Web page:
You are twenty-eight years old. One Sunday morning you wake before everyone else and drag your Macbook into bed, working quietly as your boyfriend sleeps like a dead man next to you. The order of the bed goes like this: you, near the door, in control of the alarm, heat, and lamp. The Dog, who exits her crate each morning around 6am and finds her place in the middle, her skinny chihuahua legs digging into your back. And finally, Jacob, near the window, in charge of the fan and taking The Dog down four floors and out to pee in the wet Seattle winter.
The three of you tucked back into bed, you open your Macbook and begin to check off items from the list you make in your head each night in lieu of sleeping. Schedule the loan payment, write the press release, buy the avocados, find The Dog a warmer coat.
When you were in college and imagining your adult life, owning a dog was always a part of the picture. Owning a dog that necessitated comparison shopping miniature winter parkas was not. But you’ve embraced it. You’ve dressed The Dog in a chambray onesie, a fair isle sweater, and an American Apparel hoodie. For Halloween she was a whoopee cushion. As long as we avoid rhinestones and faux fur, you tell yourself, we’re not exploiting her. No tutus. No tiny shirts pronouncing her “daddy’s little princess.” The same rule goes for babies.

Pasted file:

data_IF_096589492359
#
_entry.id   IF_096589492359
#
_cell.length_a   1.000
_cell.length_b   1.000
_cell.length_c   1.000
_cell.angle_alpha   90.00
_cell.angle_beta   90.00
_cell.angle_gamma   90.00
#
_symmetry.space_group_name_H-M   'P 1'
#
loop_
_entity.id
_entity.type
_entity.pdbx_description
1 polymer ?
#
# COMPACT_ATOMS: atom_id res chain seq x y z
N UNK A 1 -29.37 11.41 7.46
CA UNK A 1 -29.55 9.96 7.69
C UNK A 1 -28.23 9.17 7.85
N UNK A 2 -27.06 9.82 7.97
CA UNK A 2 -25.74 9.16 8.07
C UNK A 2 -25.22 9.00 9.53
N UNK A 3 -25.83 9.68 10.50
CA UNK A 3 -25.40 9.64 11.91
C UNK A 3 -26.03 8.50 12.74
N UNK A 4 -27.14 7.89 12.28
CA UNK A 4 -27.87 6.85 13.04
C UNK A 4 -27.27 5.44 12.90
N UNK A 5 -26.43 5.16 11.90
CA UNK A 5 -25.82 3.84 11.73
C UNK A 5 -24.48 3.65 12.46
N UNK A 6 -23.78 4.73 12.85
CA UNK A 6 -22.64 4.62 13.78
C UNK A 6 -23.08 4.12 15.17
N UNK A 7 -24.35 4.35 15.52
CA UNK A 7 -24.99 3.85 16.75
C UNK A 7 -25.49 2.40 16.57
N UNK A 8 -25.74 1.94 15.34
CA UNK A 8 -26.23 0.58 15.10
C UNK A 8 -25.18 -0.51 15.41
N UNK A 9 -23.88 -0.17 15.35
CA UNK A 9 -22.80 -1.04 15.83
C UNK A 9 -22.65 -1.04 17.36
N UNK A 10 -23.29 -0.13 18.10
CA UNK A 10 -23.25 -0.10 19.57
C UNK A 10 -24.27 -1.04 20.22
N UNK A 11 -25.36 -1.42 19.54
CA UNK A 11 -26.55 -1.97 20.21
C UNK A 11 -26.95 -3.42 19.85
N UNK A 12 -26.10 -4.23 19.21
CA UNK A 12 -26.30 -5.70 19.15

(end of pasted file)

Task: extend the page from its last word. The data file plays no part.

This is The Dog’s first winter not roaming the streets of Los Angeles and she shakes when her feet hit the cold pavement. You click “add to cart” on an insulated bomber jacket that’s just butch enough, in spite of the miniature yorkie modeling it with a bow in its hair on Amazon.
Afterwards, the Internet starts following you around with suggestions for this. Uggs for dogs appropriately named Pugz. You remember your first winter away from home in New England, shuffling back and forth to class in Uggs, their lambswool lining soaked with snow. No socks. You remember how you threw them out upon graduating four years later, vowing to shower more, shuffle less, and perhaps invest in footwear that wouldn’t make your mother cringe in public.
You’re sure The Dog would devore the Pugz, mistaking them for large, soft mice. You’re sure there will be plenty of opportunities in your future to purchase small shoes for mammals who traditionally don footwear. Human infants, for example. The Dog crawls out from beneath the covers and vomits over the edge of the bed. There will be plenty of time for that, too.